It’s no accident that in Hesiod’s ages of man the Golden Age knew no agriculture, which appeared in the Silver Age, and by the time we reach the Bronze Age, the dominant theme is toil and strife. The two key elements to the enslavement of man were clearly language and agriculture. In the hunter-gatherer society, taking out the boss was no more complicated than landing a well-placed fastball to the head. Only since the advent of farming was the possibility of creating full time enforcers and propagandists made possible, and hence enslavement inevitable.
The search for enlightenment rarely, if ever, bears fruits in those temples of words, our schools and universities. Almost all traditions point to isolation and silence as the only paths to awakening; they are the true antidotes to modern slavery. As Aristotle wrote, “Whosoever is delighted in solitude is either a wild beast or a god.”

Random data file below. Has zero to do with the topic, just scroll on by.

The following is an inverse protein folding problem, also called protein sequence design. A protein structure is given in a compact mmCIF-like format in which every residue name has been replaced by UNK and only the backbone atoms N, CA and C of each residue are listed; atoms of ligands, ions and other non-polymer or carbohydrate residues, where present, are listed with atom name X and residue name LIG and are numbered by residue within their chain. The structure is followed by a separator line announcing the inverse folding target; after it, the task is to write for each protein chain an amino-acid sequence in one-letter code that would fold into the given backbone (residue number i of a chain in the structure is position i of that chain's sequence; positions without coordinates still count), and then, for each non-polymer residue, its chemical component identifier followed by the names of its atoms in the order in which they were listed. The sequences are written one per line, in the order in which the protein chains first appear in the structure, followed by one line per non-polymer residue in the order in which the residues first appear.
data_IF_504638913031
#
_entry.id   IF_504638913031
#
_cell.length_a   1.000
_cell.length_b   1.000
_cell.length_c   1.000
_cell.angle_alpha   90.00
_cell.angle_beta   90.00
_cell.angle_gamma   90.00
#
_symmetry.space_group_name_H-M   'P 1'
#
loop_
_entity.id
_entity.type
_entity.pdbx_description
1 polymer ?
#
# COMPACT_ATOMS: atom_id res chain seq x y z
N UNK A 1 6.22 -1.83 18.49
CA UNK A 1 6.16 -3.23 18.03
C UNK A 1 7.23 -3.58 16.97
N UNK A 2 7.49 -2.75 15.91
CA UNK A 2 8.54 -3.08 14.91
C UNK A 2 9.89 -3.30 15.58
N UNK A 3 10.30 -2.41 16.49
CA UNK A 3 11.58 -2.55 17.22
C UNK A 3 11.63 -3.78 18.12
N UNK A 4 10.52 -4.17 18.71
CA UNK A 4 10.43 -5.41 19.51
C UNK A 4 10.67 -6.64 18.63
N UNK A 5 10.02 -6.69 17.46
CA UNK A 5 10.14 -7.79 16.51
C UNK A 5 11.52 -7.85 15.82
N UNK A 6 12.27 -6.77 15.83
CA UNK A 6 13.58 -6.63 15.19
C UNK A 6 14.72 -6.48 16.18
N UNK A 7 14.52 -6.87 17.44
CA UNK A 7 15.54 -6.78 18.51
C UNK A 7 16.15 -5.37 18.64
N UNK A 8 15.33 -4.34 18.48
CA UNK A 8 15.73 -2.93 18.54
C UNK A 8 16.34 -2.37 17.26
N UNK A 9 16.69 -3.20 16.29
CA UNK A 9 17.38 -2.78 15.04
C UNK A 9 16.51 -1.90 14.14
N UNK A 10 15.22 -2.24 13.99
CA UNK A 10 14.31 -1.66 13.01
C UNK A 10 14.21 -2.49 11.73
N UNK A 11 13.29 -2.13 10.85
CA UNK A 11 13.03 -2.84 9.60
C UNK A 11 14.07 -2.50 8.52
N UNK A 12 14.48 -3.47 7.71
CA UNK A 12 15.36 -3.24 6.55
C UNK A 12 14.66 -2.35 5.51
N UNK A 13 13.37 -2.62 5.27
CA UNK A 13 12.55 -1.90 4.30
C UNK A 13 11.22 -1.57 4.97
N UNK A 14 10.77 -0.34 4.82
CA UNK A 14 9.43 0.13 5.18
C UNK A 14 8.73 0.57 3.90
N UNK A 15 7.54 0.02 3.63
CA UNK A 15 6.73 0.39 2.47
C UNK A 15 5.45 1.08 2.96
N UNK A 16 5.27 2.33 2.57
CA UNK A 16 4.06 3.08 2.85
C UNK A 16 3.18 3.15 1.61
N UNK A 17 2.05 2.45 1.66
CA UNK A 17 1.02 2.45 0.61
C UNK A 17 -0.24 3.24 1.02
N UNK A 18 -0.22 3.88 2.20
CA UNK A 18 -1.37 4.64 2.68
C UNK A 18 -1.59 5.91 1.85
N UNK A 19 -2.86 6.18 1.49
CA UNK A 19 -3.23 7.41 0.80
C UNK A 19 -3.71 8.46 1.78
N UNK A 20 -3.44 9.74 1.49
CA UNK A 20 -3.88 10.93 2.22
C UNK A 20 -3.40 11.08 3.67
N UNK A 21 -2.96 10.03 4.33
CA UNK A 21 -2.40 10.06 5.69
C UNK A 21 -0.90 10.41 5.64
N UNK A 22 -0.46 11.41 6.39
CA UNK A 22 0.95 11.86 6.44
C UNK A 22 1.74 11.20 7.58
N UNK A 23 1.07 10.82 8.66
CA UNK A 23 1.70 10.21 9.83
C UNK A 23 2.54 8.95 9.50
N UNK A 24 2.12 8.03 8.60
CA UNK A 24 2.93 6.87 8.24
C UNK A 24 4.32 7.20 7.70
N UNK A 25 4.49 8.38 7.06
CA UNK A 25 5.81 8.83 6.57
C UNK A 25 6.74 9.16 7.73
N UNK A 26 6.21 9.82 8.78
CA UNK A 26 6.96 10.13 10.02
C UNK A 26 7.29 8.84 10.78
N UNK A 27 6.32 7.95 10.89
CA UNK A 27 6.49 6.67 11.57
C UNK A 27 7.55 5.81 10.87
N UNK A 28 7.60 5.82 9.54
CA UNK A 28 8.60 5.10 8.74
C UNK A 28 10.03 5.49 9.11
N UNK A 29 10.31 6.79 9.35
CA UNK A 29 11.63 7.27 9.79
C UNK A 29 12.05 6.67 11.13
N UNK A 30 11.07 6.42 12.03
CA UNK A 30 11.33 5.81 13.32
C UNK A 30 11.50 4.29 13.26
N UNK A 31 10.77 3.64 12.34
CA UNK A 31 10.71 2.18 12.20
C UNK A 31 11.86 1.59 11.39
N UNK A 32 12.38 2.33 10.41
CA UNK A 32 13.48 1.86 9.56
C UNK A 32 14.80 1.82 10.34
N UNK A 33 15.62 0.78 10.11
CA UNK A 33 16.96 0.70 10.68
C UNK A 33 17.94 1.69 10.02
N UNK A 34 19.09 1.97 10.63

So, from the institution from which we are mercilessly bombarded with words and enslaved to time, we begin our descent through the seven planets and into the Matrix.
There are things we are born able to do, like eating, laughing, and crying, and others we pick up without much of an effort, such as walking, speaking, and fighting, but without strict institutional education, there is no way we can ever become a functioning member of the Matrix. We must be indoctrinated, sent to Matrix boot camp, which, of course, is school. How else could you take a hunter and turn him into a corporate slave, submissive to clocks, countless bosses, monotony, and uniformity.